Sunday, January 4, 2015

Snail Noodle Soup

Thanks to some curious historical pigeonholing, Liuzhou is best known in China as a producer of coffins. This reputation even makes its way into a well-known Chinese saying about the key to a happy life that goes: 生在苏州, 活在杭州, 吃在广州, 死在柳州. This translates to something like “be born in Suzhou [a city reputed to produce the most beautiful people], live in Hangzhou [which is renowned for its scenic location], eat in Guangzhou [the seat of world-famous Cantonese cuisine], and die in Liuzhou.” Although the coffin industry casts a macabre pall over the city’s history and culture, it is not the only game in town; Liuzhou is also known for its delicious snail soup, known to locals as luó sī fĕn.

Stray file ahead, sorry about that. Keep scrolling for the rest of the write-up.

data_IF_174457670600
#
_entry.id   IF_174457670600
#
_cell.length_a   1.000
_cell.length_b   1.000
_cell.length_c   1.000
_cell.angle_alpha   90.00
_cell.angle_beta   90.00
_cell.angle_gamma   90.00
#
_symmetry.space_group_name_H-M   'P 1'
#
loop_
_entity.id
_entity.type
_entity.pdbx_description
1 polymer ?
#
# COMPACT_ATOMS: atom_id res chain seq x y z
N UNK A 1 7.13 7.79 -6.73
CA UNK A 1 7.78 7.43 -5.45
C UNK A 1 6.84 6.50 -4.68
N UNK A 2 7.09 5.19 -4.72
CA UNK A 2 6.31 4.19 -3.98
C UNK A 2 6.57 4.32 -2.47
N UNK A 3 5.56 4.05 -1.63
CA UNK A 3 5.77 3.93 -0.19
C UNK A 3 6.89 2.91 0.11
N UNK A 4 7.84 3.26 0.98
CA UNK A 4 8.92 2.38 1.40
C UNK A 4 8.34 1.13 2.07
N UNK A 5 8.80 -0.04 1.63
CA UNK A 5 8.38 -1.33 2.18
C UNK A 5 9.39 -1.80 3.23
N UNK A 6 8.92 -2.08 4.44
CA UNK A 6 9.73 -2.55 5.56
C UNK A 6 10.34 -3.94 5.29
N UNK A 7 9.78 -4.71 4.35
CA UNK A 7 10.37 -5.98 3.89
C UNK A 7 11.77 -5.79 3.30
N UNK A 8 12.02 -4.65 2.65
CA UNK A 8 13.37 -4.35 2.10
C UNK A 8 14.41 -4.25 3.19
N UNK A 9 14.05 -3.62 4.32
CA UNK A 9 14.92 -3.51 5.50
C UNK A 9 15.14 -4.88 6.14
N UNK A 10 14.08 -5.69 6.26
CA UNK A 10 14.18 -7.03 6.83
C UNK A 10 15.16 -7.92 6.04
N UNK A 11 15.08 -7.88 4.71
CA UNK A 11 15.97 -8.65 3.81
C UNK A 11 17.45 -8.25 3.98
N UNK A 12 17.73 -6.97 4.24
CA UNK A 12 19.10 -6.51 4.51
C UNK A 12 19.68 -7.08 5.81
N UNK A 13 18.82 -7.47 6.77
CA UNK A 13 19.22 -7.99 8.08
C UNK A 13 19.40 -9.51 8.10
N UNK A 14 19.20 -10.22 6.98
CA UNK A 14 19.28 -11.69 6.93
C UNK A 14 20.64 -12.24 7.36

Most people who hear about this snail soup expect at least a handful of the eponymous gastropods to lie in wait, lurking squishily within the shimmering, murky broth. This assumption is actually wrong, as snail meat is not a direct ingredient of luó sī fĕn. In fact, the soup gets its name because its base is snail stock. River snails and pork bones are stewed for hours with vendor-specific combinations of spices (generally including cardamom, fennel, star anise, cloves, pepper, and other similar spices) to create the distinctive broth. In addition to the snail broth, the recipe for luó sī fĕn includes a thick tangle of skinny rice noodles, crispy fried tofu skin, peanuts, pickled vegetables (this is Guangxi, after all), fresh green vegetables, and heaps of chili oil. This is usually a very spicy bowl of noodles with some intriguing contrasts of taste (spicy, sour, and faintly musty) and texture (slippery, crunchy, and soft). You can buy luó sī fĕn in nearby cities like Nanning and Guilin, but if you want the finest bowl of snail soup money can buy, I’d recommend making a stop right in Liuzhou. If nothing else, it will give you something other than coffins to remember the city for.


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